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For the Curious

PROM TIB

HARVEST-FIELDS OF LITERATURE.

A MELANGE OF EXCERPTA,

COLLATED BY

C. C. BOMBAUGH, A.M., M.D.

So she gleaned in the field until even, and beat out that she had gleaned :
and it was about an ephah of barley.-Ruth 11. 17.

I have here made a nosegay of culled flowers, and have brought nothing of
my own but the string that ties them.”—MONTAIGNE.

LONDON:

SAMPSON LOW, MARSTON, LOW, AND SEARLE,

CROWN BUILDINGS, 188, FLEET STREET.

1875.

All rights reserved.

LANDSCAPE ARCHITECTURE

Add to Lib. Farrand CPE

3:43 BEQ

1975

changin

Prefatory.

I am not ignorant, ne unsure, that many there are, before whose sight this Book shall finde small grace, and lesse favour. So hard a thing it is to write or indite any matter, whatsoever it be, that should be able to sustaine and abide the variable judgement, and to obtaine or winne the constant love and allowance of every man, especially if it containe in it any novelty or unwonted strangenesse.-RAYNALD's Woman's Book.

810

Bid him welcome. This is the motley-minded gentleman.

As You LIKE IT. - A fountain set round with a rim of old, mossy stones, and paved in its bed with a sort of mosaic work of variously-colored pebbles.

HOUSE OF SEVEN GABLES.

-A gatherer and a disposer of other men's stuff.

Wotton.

A running banquet that hath much variety, but little of a sort.

BUTLER.

They have been at a great feast of languages, and stolen the scraps.

Love's LABOR Lost.

There's no want of meat, sir; portly and curious viands are prepared to please all kinds of appetites.

MASSINGER.

A dinner of fragments is said often to be the best dinner. So are there few minds but might furnish some instruction and entertainment out of their scraps, their odds and ends of thought. They who cannot weave a uniform web may at least produce a piece of patchwork; which may be useful and not without a charm of its own.

GUESSES AT TRUTH.

-It is a regular omnibus; there is something in it to everybody's taste. Those who like fat can have it; so can they who like lean; as well as those who prefer sugar, and those who choose pepper.

MYSTERIES OF Paris.

Read, and fear not thine own understanding: this book will create a clear one in thee; and when thou hast considered thy purchase, thou wilt call the price of it a charity to thyself.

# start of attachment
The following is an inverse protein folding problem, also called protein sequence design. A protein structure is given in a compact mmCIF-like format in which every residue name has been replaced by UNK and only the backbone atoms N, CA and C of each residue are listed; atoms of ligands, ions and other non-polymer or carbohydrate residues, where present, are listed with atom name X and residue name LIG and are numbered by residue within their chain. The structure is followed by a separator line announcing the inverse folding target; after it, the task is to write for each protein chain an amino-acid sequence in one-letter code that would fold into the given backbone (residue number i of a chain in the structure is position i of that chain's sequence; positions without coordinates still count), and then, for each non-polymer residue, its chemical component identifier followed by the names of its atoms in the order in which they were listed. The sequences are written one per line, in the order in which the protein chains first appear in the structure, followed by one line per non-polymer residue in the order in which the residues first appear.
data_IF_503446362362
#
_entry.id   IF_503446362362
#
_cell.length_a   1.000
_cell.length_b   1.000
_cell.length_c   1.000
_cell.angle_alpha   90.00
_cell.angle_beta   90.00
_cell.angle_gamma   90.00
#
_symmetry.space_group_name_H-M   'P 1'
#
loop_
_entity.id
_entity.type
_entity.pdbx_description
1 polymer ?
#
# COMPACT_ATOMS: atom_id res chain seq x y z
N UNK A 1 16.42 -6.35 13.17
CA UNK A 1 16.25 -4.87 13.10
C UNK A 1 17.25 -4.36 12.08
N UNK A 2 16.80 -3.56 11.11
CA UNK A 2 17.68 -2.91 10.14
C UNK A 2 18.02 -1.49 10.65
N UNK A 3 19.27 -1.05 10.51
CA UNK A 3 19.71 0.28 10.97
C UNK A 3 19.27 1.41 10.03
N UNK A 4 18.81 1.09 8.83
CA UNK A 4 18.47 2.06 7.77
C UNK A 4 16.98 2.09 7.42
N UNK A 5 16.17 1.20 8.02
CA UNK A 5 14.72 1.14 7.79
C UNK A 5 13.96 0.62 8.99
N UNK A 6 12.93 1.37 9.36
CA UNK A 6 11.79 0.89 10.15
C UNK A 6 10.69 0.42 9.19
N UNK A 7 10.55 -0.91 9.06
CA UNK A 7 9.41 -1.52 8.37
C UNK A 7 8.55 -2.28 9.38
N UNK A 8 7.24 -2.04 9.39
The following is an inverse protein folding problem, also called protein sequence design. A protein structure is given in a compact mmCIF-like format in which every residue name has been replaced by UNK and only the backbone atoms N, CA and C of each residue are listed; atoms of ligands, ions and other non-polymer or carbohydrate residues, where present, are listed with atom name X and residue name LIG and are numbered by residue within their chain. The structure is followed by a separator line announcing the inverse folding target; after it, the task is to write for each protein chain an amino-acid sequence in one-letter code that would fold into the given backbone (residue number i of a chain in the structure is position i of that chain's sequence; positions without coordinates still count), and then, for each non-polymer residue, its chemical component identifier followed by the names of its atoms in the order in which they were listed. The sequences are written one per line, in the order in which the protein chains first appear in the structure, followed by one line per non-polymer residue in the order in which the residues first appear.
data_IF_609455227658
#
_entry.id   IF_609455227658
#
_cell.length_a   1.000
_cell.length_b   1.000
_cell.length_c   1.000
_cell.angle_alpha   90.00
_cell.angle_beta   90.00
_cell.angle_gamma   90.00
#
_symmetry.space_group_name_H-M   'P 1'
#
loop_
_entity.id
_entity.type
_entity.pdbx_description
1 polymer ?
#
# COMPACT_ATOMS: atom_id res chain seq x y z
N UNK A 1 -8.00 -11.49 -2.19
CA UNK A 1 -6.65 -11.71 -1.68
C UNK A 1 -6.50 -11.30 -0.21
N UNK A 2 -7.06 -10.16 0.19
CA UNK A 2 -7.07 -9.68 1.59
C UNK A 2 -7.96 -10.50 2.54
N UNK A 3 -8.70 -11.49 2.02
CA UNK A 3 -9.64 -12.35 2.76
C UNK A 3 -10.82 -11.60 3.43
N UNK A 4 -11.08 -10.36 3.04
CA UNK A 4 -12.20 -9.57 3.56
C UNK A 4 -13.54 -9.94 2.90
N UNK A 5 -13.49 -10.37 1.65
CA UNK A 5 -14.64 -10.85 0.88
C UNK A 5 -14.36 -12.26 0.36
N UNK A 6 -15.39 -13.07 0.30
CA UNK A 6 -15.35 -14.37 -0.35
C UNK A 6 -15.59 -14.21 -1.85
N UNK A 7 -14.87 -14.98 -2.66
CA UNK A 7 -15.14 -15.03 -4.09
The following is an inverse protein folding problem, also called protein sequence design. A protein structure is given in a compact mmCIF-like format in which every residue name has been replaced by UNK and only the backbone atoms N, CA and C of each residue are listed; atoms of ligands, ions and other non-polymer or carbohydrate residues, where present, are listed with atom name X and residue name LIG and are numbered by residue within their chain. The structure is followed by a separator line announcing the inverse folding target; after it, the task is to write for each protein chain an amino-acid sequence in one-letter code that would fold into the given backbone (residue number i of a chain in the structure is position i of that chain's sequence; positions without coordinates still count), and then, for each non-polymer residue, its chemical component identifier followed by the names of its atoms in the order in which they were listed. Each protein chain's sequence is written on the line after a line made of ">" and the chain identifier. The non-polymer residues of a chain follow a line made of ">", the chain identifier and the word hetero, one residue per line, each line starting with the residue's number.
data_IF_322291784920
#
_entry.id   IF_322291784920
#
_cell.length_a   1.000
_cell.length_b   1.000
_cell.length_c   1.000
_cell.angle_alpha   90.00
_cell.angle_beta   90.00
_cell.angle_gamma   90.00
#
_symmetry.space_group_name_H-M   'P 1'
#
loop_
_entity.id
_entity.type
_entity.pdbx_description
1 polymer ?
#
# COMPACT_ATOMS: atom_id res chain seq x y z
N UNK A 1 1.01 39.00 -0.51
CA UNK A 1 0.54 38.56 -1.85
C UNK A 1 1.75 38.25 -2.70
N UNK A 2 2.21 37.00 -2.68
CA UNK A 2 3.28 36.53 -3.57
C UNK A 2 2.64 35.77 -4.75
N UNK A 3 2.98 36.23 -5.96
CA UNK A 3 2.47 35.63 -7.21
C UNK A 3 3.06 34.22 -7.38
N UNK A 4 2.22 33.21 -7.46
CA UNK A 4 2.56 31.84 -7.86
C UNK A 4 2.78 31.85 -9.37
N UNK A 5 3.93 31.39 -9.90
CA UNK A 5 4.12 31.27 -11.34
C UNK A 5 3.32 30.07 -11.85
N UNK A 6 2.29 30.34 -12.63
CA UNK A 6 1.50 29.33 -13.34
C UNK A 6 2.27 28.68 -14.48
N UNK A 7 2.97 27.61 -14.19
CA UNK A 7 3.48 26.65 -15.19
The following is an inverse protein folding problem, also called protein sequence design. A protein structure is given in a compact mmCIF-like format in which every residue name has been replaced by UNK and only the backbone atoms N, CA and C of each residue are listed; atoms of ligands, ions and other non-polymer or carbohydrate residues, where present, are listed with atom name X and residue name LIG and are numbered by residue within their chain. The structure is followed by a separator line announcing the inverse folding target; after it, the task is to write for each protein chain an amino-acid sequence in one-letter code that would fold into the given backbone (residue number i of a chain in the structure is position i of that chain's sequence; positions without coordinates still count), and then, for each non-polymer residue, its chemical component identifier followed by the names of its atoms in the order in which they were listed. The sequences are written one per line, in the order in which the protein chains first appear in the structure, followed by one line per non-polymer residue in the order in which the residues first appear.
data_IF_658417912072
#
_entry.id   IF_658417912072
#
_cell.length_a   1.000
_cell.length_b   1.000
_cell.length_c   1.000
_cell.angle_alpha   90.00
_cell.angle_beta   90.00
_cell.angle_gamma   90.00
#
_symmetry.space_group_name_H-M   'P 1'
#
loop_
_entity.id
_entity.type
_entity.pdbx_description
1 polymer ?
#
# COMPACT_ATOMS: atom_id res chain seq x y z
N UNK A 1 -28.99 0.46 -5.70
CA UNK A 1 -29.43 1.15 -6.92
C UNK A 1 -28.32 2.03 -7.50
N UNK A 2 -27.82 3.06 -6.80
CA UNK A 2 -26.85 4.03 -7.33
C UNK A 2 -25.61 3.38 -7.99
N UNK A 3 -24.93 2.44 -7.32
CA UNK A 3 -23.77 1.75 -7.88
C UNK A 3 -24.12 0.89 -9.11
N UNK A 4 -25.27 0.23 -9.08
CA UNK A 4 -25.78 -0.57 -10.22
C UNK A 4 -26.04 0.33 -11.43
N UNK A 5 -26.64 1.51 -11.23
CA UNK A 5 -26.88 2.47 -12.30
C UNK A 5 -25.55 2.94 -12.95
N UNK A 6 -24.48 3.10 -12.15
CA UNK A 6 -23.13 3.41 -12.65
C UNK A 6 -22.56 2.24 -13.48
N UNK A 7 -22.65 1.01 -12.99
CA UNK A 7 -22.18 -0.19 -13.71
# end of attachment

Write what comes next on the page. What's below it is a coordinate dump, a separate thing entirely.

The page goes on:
SHIRLEY. In winter you may reade them ad ignem, by the fireside, and in summer ad umbram, under some shadie tree; and therewith passe away the tedious howres.

SALTONSTALL.

4

INTRODUCTION.

An earlier edition of Gleanings having attracted the hearty appro. val of a limited circle of that class of readers who prefer “a running banquet that hath much variety, but little of a sort," the present publisher requested the preparation of an enlargement of the work. In the augmented form in which it is now offered to the public, the contents will be found so much more comprehensive and omnifarious that, while it has been nearly doubled in size, it has been more than doubled in literary value.

Miscellanea of the omnium-gatherum sort appear to be as acceptable to-day as they undoubtedly were in the youthful period of our literature, though for an opposite reason. When books were scarce, and costly, and inaccessible, anxious readers found in "

scripscrapologia" multifarious sources of instruction; now that books are like the stars for multitude, the reader who is appalled by their endless succession and variety is fain to receive with thankfulness the cream that is skimmed and the grain that is sifted by patient hands for his use. Our ancestors were regaled with such olla-podrida as “The Galimaufry: a Kickshaw (Fr. quelque chose) Treat which comprehends odd bits and scraps, and odds and ends;" or "The Wit's Miscellany: odd and uncommon epigrams, facetious drolleries, whimsical mottoes, merry tales, and fables, for the entertainment and diversion of good company.” To the present generation is accorded a wider field for excursion, from the Curiosities of Disraeli, and the Commonplaces of Southey, to the less ambitious collections of less learned collaborators.

“Into a hotch-potch,” says Sir Edward Coke, “is commonly put not one thing alone, but one thing with other things together.” The present volume is an expedient for grouping together a variety which will be found in no other compilation. From the nonsense of literary trifling to the highest expression of intellectual force; from the anachronisms of art to the grandest revelations of science; from selections for the child to extracts for the philosopher, it will accommodate the widest diversity of taste, and furnish entertainment for all ages, sexes, and cond ons. As a pastime for the leisure half-hour, at

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